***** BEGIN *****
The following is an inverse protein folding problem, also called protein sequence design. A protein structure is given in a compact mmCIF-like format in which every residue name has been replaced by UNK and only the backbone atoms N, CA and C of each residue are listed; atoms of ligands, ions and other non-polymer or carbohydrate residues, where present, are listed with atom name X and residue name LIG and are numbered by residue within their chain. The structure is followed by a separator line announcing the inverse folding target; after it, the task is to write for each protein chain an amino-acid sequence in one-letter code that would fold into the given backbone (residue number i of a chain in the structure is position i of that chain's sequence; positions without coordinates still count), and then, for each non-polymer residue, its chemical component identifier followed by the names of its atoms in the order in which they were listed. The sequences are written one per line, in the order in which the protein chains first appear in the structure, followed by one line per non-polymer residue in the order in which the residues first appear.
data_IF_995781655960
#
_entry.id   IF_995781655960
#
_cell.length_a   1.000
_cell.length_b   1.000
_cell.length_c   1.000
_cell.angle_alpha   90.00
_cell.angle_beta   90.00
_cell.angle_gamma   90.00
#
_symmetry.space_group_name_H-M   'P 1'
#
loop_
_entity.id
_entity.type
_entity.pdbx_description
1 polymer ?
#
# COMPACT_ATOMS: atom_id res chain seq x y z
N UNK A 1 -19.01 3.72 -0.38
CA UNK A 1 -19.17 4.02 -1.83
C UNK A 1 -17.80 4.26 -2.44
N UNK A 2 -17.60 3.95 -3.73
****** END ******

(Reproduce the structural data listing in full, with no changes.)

The following is an inverse protein folding problem, also called protein sequence design. A protein structure is given in a compact mmCIF-like format in which every residue name has been replaced by UNK and only the backbone atoms N, CA and C of each residue are listed; atoms of ligands, ions and other non-polymer or carbohydrate residues, where present, are listed with atom name X and residue name LIG and are numbered by residue within their chain. The structure is followed by a separator line announcing the inverse folding target; after it, the task is to write for each protein chain an amino-acid sequence in one-letter code that would fold into the given backbone (residue number i of a chain in the structure is position i of that chain's sequence; positions without coordinates still count), and then, for each non-polymer residue, its chemical component identifier followed by the names of its atoms in the order in which they were listed. The sequences are written one per line, in the order in which the protein chains first appear in the structure, followed by one line per non-polymer residue in the order in which the residues first appear.
data_IF_995781655960
#
_entry.id   IF_995781655960
#
_cell.length_a   1.000
_cell.length_b   1.000
_cell.length_c   1.000
_cell.angle_alpha   90.00
_cell.angle_beta   90.00
_cell.angle_gamma   90.00
#
_symmetry.space_group_name_H-M   'P 1'
#
loop_
_entity.id
_entity.type
_entity.pdbx_description
1 polymer ?
#
# COMPACT_ATOMS: atom_id res chain seq x y z
N UNK A 1 -19.01 3.72 -0.38
CA UNK A 1 -19.17 4.02 -1.83
C UNK A 1 -17.80 4.26 -2.44
N UNK A 2 -17.60 3.95 -3.73